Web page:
Thursday 3rd May 2012
MICK, mid-twenties, affable and self-contained, was going to be just right: went to bed early, got up early, worked long hours, lived on take-aways, kept himself to himself. I have a fondness for Irish accents. Building sites, he said; wore the cement-splattered boots and padded jacket of his trade.
He paid a week in advance and moved in – with two holdalls of clothes and a CD player.
This was in Stroud, some years ago. I’d had several short-term lodgers, generally successfully.
Mick was reserved, almost reticent. When the second week’s rent became due, he asked if I’d mind waiting a few days. That Sunday he headed for the launderette with his two holdalls…
“Been paid at last. I’ll go to the cash-point.”
…and never returned.
After checking the room the next day – finding only the CD player, a few cassettes, toothpaste and a couple of old shirts – I informed the police in case he’d been in accident, shrugged, and concluded he’d done a runner.
When a young woman telephoned ten days later, asking if I’d seen Mick, I was hoping she’d be able to provide some answers.
“Bastard,” she announced. “Dumped me and gone off with some my stuff.”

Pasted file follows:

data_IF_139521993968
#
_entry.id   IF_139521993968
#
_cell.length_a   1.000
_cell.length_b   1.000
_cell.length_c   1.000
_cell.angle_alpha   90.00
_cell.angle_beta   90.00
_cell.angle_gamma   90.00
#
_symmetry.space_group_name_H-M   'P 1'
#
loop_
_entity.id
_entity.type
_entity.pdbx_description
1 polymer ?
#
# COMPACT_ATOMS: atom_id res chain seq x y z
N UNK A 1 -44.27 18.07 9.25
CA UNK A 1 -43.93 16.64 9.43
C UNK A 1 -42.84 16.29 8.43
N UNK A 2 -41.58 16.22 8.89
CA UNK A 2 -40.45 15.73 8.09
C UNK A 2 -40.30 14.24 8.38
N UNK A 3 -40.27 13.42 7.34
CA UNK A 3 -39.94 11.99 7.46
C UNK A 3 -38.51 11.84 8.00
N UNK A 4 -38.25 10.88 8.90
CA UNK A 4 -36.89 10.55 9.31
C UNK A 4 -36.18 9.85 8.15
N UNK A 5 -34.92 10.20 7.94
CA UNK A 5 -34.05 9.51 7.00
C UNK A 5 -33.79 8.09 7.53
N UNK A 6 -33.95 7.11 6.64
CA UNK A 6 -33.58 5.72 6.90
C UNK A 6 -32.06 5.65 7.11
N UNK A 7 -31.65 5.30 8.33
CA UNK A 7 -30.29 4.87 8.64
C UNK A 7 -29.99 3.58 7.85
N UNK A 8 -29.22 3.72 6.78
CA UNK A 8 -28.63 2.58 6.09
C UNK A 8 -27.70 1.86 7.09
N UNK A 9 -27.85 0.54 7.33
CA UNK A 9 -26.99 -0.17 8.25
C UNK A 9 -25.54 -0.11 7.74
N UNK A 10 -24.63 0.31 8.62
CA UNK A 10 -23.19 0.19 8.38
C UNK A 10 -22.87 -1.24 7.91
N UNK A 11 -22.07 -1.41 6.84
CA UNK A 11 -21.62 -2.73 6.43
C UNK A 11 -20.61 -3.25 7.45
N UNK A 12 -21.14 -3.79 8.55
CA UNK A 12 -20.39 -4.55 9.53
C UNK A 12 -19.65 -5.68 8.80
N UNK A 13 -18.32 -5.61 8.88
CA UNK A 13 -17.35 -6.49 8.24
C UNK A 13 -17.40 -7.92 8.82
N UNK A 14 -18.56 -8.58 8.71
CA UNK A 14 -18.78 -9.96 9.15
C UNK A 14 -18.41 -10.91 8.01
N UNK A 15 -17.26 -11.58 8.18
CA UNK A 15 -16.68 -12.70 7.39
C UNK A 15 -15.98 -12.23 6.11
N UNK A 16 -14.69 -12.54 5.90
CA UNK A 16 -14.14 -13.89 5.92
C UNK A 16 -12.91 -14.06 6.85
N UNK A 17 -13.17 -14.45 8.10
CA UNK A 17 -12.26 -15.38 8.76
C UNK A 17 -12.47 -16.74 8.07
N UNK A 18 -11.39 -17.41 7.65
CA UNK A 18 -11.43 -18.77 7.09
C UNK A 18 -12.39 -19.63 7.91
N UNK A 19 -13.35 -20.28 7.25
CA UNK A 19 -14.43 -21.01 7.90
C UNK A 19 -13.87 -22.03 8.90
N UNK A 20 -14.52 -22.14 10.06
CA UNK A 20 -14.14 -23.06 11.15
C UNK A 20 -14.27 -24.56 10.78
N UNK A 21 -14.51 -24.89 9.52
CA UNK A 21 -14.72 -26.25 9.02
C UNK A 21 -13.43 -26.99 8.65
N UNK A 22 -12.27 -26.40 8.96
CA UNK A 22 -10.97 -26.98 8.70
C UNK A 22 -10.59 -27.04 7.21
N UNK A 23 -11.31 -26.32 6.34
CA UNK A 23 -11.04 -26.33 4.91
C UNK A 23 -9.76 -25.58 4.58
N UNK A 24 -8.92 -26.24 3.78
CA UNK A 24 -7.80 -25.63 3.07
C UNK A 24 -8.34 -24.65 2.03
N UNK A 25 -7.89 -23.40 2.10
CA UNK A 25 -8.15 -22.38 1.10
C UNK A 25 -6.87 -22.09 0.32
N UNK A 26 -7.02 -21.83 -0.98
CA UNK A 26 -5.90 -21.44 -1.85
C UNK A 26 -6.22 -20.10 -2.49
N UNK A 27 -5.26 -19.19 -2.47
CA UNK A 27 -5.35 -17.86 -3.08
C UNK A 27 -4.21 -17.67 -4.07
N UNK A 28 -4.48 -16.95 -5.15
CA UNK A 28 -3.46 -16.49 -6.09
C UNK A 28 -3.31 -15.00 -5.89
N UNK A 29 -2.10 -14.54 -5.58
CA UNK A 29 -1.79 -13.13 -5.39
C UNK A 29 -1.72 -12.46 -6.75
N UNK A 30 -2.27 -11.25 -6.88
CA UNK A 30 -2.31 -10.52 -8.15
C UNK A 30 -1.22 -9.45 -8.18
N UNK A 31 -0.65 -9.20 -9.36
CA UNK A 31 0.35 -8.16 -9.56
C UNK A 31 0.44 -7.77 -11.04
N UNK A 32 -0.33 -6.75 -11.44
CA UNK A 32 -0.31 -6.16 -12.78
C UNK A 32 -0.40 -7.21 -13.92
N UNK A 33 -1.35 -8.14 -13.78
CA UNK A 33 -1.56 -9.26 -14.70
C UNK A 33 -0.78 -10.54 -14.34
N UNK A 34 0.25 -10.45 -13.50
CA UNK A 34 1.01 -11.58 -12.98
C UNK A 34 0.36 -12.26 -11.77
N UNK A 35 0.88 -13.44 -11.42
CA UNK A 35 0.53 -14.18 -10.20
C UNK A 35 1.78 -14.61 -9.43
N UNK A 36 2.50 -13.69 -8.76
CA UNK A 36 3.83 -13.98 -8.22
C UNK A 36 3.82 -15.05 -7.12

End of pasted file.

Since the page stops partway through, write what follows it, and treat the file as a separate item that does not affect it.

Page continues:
She came round, on a motorbike. We shared a beer. I showed her what he’d left behind.
“Nothing of mine here. Damn.”
We talked of her work in admin at a fire station; which school she’d attended; how she’d met Mick at a party; thought him dishy.
“But I mustn’t keep you, Marcus. Can I use your loo before I go?”
A bit odd: taking that large bag up to the bathroom with her, but you don’t like to say anything; nor do you quiz her on how long it’s taken her to… you know, do whatever she had to do.
The CD player was missing. I again told the police, who showed no interest. Nobody of that name was working at any local fire station.
For while, I entertained thoughts of an IRA sleeper, before deciding he probably spent all his money on gambling or alcohol. At least Mick didn’t nick anything of mine before quitting that shortest of short-term lodgings.